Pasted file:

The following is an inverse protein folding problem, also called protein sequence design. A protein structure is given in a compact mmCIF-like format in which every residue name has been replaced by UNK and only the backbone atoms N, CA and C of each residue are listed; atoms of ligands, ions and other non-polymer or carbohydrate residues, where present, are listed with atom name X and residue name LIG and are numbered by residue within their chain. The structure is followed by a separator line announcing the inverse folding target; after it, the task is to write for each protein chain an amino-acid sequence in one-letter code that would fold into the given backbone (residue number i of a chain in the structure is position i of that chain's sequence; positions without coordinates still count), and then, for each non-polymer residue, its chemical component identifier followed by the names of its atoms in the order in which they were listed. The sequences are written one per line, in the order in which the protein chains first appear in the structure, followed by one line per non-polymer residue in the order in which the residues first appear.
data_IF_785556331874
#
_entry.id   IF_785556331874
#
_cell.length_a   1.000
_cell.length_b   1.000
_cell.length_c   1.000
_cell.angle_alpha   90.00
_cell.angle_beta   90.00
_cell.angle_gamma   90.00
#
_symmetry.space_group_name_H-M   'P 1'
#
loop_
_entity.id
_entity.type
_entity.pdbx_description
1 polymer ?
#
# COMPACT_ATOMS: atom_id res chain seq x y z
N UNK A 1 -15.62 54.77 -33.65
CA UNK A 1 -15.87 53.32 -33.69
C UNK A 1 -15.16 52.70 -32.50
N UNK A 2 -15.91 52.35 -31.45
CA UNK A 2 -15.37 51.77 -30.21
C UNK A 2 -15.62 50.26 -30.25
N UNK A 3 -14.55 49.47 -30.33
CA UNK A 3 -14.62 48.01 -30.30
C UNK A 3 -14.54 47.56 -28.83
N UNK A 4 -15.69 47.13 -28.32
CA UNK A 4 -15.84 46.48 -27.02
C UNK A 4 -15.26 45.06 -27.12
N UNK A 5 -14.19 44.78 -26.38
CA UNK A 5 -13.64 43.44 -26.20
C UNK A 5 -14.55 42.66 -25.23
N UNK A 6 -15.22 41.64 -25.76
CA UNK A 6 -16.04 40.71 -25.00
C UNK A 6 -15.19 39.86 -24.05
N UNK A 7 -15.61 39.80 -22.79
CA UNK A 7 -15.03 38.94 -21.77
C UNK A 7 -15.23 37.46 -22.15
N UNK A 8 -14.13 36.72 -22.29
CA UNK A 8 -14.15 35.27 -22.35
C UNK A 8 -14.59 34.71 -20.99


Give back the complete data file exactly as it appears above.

The following is an inverse protein folding problem, also called protein sequence design. A protein structure is given in a compact mmCIF-like format in which every residue name has been replaced by UNK and only the backbone atoms N, CA and C of each residue are listed; atoms of ligands, ions and other non-polymer or carbohydrate residues, where present, are listed with atom name X and residue name LIG and are numbered by residue within their chain. The structure is followed by a separator line announcing the inverse folding target; after it, the task is to write for each protein chain an amino-acid sequence in one-letter code that would fold into the given backbone (residue number i of a chain in the structure is position i of that chain's sequence; positions without coordinates still count), and then, for each non-polymer residue, its chemical component identifier followed by the names of its atoms in the order in which they were listed. The sequences are written one per line, in the order in which the protein chains first appear in the structure, followed by one line per non-polymer residue in the order in which the residues first appear.
data_IF_785556331874
#
_entry.id   IF_785556331874
#
_cell.length_a   1.000
_cell.length_b   1.000
_cell.length_c   1.000
_cell.angle_alpha   90.00
_cell.angle_beta   90.00
_cell.angle_gamma   90.00
#
_symmetry.space_group_name_H-M   'P 1'
#
loop_
_entity.id
_entity.type
_entity.pdbx_description
1 polymer ?
#
# COMPACT_ATOMS: atom_id res chain seq x y z
N UNK A 1 -15.62 54.77 -33.65
CA UNK A 1 -15.87 53.32 -33.69
C UNK A 1 -15.16 52.70 -32.50
N UNK A 2 -15.91 52.35 -31.45
CA UNK A 2 -15.37 51.77 -30.21
C UNK A 2 -15.62 50.26 -30.25
N UNK A 3 -14.55 49.47 -30.33
CA UNK A 3 -14.62 48.01 -30.30
C UNK A 3 -14.54 47.56 -28.83
N UNK A 4 -15.69 47.13 -28.32
CA UNK A 4 -15.84 46.48 -27.02
C UNK A 4 -15.26 45.06 -27.12
N UNK A 5 -14.19 44.78 -26.38
CA UNK A 5 -13.64 43.44 -26.20
C UNK A 5 -14.55 42.66 -25.23
N UNK A 6 -15.22 41.64 -25.76
CA UNK A 6 -16.04 40.71 -25.00
C UNK A 6 -15.19 39.86 -24.05
N UNK A 7 -15.61 39.80 -22.79
CA UNK A 7 -15.03 38.94 -21.77
C UNK A 7 -15.23 37.46 -22.15
N UNK A 8 -14.13 36.72 -22.29
CA UNK A 8 -14.15 35.27 -22.35
C UNK A 8 -14.59 34.71 -20.99